And then it was my turn. It all felt so normal, and once I started it just felt like a normal gig, the kind I’ve done countless times in the past. I think I purposefully downplayed my performance because there was no way I could compete with all of the others, but people were very kind and they laughed in all the right places, so much so that I had to change the set order on stage as I’d meant to do a couple of more serious poems. The audience was enthusiastic and seemed genuinely appreciative. They were up for laughter and a momentum had built up. The gig just flew past and then the show itself was finished.

I chatted afterwards with the audience. They were kind and generous and I sold out of the books that I’d brought with me. Some of them seemed genuinely surprised that my voice off stage also had an English accent, as if it had all been an act. ‘So you really are English’, a lovely lady said to me.

We went back to the green room apartment, where I felt guilty at just sitting on the sofa as the others showered and changed into their civilian clothes. But as I sat there I pondered on how amazing the gig had been. I chatted with Dandy, Mark, Bart and Margoh, feeling most relieved that my humour had translated well to an American audience, and that the crowd were very definitely on my side and intent on enjoying themselves.

But most of all it was the cabaret scene that affected me the most. It demonstrated that spoken word isn’t necessarily bound up with poetry, or that there are any barriers between a poetry gig, a comedy gig, a cabaret gig. Surrounded by actors, drag queens, cabaret acts, drag clowns and singers, I felt, for the first time, as the straight man in my shirt, tie and jacket, yet equally valid and comparable with the others. We were all doing our own thing.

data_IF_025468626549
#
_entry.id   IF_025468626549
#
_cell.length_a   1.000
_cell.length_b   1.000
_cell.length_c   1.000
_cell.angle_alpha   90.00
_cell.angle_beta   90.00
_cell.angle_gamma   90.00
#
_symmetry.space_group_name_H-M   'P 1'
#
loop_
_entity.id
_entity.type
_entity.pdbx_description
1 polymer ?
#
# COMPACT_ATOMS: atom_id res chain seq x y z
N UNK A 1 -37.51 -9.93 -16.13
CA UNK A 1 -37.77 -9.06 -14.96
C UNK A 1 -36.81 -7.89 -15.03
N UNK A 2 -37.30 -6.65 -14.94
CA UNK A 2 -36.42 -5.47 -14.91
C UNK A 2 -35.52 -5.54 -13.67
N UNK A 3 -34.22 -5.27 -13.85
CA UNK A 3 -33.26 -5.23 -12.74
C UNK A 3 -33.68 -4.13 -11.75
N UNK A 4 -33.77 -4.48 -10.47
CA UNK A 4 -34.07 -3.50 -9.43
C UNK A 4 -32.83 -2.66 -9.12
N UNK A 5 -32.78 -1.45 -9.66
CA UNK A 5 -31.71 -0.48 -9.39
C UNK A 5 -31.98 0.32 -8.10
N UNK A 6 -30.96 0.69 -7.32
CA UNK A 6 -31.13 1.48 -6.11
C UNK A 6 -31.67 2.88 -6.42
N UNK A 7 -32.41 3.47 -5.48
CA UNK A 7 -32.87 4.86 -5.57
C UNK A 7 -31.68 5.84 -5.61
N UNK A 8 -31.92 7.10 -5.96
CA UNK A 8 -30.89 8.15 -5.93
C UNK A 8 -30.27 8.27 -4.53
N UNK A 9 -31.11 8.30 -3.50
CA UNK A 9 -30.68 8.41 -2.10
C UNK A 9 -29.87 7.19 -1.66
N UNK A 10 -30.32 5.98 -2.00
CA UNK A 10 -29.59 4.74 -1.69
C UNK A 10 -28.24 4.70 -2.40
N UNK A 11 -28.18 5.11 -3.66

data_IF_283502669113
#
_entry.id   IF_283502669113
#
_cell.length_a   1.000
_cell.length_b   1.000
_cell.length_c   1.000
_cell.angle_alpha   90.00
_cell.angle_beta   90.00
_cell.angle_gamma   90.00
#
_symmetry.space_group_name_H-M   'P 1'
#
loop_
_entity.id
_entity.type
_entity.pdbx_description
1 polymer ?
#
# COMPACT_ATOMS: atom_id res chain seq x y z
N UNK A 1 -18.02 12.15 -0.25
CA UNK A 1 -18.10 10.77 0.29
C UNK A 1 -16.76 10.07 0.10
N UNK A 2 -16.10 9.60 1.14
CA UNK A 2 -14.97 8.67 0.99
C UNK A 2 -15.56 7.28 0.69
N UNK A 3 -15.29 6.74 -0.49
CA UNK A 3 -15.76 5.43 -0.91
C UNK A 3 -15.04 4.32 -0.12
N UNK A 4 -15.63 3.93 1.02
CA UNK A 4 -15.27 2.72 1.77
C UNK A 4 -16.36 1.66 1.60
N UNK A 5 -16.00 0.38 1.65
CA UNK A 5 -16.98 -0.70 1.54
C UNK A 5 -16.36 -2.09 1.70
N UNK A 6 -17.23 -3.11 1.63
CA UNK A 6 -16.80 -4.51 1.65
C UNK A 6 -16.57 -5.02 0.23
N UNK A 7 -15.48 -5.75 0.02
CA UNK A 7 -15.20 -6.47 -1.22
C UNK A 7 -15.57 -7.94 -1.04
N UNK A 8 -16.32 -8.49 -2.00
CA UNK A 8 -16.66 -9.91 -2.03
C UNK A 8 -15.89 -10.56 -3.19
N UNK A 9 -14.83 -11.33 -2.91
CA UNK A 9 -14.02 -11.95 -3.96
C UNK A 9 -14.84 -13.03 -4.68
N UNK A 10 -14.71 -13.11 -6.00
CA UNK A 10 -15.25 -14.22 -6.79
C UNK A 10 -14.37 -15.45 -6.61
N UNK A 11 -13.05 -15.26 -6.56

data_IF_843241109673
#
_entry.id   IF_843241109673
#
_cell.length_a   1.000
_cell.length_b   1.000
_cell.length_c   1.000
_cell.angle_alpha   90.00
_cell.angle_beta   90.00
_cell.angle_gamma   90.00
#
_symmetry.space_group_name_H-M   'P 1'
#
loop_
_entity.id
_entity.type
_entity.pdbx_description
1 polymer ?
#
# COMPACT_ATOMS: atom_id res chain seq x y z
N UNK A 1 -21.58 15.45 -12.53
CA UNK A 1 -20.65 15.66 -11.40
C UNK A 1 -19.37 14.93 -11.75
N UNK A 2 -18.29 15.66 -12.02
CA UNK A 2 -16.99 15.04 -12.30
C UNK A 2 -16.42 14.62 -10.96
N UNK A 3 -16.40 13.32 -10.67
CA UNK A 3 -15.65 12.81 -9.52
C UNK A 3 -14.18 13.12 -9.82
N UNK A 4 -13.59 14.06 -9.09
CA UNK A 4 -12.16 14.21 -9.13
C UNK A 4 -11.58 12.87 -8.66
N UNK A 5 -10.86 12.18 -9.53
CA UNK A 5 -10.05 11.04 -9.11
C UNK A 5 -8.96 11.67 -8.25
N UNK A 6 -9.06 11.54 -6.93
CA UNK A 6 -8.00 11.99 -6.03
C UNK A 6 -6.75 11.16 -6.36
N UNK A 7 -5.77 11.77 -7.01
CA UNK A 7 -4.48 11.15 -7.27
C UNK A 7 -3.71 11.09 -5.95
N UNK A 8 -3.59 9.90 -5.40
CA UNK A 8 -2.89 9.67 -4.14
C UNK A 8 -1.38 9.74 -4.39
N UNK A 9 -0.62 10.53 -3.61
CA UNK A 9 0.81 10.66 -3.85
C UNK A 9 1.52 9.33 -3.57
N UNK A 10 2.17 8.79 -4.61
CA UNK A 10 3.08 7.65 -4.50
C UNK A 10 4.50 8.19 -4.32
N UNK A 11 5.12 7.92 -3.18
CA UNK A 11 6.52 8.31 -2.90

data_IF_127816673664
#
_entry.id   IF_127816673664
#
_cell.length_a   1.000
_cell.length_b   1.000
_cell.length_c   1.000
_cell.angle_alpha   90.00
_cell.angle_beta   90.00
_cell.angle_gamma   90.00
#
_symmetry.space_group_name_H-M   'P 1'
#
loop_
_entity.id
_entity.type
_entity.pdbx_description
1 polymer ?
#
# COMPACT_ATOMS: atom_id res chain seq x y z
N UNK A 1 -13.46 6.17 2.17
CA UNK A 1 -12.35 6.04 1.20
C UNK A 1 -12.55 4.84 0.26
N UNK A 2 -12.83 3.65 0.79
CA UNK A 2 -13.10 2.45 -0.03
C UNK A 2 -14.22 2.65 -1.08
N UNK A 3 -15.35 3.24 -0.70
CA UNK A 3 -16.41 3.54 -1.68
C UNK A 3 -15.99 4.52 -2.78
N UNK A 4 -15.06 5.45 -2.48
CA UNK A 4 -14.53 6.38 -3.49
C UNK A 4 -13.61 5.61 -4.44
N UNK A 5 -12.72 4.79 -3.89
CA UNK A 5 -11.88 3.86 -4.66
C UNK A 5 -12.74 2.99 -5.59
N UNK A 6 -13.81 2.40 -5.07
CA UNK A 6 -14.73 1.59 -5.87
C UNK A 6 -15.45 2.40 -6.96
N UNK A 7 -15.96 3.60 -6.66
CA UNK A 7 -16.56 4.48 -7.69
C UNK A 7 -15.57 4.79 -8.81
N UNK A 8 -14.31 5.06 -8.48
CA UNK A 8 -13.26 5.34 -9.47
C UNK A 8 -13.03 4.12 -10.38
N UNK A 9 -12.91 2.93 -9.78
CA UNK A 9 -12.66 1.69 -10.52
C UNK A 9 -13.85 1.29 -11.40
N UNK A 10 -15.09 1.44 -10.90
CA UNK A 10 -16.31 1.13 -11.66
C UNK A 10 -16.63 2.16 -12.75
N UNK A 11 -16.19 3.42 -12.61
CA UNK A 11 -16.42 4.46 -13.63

And soon it was all over. We said our good byes and drifted off into the night. I walked with Mark and Bart to the subway and we went off on different lines, they went back to Queens, and myself the short distance to the Bowery, to the hotel where I was unable to sleep in the slightest.

It was only much later afterwards that I realised how amazing the night had been. It was spoken word that had got me there, and for a few brief minutes I’d been right at the epicentre of the international LGBT scene. My next gig after this night was a couple of weeks later, in Torquay, thousands of miles away and with a very different dynamic but equally exciting and with another great audience. Thanks to the marvel of social media, I’ve become friends with a lot of people that night, and personally inspired by them. The world may be getting smaller, but that’s no bad thing, we are all so very similar.

An Interview with MargOH Channing

Last month I performed in New York and I had the pleasure of making the acquaintance of MargOH Channing. MargOH is a singer and comedian whose performances mix high camp and cabaret style singing with the seriousness of life itself, issues of identity and representation. We hit it off immediately, sharing a green room, though it must be noted that she finished all the Martini, and I had to help her down the stairs after a bit of a stumble on the second landing. MargOH is an engaging and almost tragic figure who has been very inspirational to me personally. I jumped at the chance to probe her in more detail in light of the recent presidential elections.

1- You come from a fishing community. How did you end up on the New York cabaret circuit?
 Darling my road was long and winding. I came from a very broken family so I had to go out on my own at a very young age. I actually moved to NYC as a child to work at my Aunt’s bar where I was discovered by Russ Meyer and was cast in his film “Common Law Cabin” and the rest is history…I call my cabaret career winding down as I’ve done just about everything, even Liberace!

2- I’ve noted from your work that you like the occasional drink. How does alcohol affect your performance?